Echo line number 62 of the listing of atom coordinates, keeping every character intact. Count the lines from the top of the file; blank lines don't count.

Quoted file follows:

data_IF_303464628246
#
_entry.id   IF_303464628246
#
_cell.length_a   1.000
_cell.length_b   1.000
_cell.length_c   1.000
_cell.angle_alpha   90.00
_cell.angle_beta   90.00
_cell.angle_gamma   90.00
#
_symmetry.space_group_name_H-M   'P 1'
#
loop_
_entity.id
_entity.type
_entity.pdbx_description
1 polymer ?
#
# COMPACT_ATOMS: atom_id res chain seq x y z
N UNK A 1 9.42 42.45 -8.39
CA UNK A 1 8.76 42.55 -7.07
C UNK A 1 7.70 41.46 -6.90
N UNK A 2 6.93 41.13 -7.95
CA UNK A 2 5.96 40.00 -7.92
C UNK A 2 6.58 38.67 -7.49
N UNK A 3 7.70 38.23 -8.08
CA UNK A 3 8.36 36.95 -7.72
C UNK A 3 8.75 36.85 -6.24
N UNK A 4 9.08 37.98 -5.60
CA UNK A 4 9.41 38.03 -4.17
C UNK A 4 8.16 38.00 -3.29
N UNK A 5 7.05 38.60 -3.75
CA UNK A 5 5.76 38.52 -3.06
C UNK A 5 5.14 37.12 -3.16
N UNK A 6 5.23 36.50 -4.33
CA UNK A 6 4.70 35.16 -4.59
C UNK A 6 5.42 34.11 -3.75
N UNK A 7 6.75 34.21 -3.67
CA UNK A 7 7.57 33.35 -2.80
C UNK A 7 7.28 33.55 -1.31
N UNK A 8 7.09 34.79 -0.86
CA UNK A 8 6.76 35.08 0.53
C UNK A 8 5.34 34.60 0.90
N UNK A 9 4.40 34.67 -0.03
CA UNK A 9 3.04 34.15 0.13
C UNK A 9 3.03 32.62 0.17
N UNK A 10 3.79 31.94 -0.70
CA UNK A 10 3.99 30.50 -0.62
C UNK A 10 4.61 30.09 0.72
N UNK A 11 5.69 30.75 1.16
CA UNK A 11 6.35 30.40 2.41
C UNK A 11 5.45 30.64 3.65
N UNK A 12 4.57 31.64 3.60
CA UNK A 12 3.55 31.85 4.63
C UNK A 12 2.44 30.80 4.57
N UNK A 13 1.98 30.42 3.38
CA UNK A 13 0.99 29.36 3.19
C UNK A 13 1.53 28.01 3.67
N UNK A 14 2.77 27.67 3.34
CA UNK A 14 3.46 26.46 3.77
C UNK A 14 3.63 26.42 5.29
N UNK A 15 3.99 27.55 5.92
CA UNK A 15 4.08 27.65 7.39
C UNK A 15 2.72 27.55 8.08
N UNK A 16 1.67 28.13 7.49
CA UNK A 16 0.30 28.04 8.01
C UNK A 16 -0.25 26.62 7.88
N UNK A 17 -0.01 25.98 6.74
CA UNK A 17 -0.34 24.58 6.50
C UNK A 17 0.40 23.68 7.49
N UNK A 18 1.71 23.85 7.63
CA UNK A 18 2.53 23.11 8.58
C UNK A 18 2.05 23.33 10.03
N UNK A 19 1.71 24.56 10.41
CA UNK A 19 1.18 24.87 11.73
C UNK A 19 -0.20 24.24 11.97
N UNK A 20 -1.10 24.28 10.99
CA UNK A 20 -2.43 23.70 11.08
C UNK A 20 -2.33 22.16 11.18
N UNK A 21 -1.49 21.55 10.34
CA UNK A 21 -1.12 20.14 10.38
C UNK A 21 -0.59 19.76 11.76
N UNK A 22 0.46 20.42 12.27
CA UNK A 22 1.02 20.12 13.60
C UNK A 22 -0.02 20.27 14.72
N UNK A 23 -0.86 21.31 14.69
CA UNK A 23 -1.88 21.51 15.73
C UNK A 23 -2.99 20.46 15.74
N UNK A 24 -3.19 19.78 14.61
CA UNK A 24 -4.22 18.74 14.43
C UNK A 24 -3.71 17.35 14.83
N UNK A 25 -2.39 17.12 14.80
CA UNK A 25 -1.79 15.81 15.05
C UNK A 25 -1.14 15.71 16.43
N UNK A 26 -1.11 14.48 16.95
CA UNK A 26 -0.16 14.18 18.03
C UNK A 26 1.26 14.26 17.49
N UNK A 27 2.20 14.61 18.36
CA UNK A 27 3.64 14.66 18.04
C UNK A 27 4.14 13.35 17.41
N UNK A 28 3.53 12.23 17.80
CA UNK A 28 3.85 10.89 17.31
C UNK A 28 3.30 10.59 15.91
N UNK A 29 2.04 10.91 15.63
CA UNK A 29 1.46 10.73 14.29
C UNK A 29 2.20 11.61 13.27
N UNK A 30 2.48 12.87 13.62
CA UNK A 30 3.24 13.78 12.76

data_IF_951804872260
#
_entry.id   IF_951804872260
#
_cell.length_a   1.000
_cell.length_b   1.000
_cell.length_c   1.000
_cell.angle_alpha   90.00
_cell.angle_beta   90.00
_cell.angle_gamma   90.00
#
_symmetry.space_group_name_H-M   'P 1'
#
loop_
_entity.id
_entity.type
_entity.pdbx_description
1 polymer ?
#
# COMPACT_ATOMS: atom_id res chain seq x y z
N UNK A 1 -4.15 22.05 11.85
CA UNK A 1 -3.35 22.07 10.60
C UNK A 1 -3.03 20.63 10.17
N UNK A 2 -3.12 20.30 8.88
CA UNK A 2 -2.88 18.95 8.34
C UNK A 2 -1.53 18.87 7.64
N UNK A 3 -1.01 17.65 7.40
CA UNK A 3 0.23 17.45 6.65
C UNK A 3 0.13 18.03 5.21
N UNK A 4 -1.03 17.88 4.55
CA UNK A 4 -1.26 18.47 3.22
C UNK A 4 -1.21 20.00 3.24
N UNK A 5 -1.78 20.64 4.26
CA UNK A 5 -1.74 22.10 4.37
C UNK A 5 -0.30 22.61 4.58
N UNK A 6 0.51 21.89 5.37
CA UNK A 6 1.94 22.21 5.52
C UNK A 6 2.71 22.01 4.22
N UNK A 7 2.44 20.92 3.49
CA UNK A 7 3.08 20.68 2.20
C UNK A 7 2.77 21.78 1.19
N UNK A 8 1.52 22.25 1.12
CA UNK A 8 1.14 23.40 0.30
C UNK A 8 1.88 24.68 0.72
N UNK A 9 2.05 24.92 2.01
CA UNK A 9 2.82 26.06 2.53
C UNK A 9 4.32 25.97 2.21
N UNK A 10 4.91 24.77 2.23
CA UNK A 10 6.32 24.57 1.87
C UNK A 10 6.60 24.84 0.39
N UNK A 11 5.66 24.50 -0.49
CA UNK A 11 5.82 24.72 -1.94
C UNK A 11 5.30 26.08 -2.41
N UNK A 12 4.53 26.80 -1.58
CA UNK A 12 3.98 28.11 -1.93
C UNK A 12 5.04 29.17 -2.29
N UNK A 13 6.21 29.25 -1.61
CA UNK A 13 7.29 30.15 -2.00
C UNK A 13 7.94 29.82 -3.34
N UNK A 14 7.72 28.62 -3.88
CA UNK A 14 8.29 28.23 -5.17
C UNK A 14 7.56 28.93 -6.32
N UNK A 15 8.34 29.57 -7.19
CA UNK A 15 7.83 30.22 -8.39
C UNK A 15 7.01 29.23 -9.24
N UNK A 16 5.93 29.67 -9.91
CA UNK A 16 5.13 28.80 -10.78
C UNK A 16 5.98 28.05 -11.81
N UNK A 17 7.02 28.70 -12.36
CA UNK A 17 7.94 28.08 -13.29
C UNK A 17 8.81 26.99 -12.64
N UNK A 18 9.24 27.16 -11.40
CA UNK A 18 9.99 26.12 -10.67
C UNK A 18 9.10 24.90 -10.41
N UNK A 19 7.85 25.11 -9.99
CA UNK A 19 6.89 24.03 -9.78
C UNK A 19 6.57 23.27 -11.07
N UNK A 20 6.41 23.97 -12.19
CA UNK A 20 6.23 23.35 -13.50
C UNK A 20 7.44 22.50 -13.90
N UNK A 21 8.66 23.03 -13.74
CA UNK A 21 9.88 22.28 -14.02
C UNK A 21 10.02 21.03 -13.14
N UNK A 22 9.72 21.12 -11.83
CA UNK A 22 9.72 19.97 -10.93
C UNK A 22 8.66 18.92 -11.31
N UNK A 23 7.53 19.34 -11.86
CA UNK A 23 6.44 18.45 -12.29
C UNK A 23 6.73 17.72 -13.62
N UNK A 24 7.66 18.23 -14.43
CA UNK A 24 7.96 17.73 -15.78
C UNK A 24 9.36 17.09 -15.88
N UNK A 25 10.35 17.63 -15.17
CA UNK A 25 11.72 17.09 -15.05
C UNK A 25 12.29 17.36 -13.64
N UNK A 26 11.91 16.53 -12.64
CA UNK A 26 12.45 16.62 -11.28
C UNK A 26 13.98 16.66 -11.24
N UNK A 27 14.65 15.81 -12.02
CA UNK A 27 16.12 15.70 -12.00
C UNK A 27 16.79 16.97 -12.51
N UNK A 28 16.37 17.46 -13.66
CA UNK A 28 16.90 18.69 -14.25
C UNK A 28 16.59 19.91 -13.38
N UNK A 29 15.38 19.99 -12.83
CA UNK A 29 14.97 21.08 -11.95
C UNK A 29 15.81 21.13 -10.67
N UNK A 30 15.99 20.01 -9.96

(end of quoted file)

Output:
C UNK A 14 3.63 26.42 5.29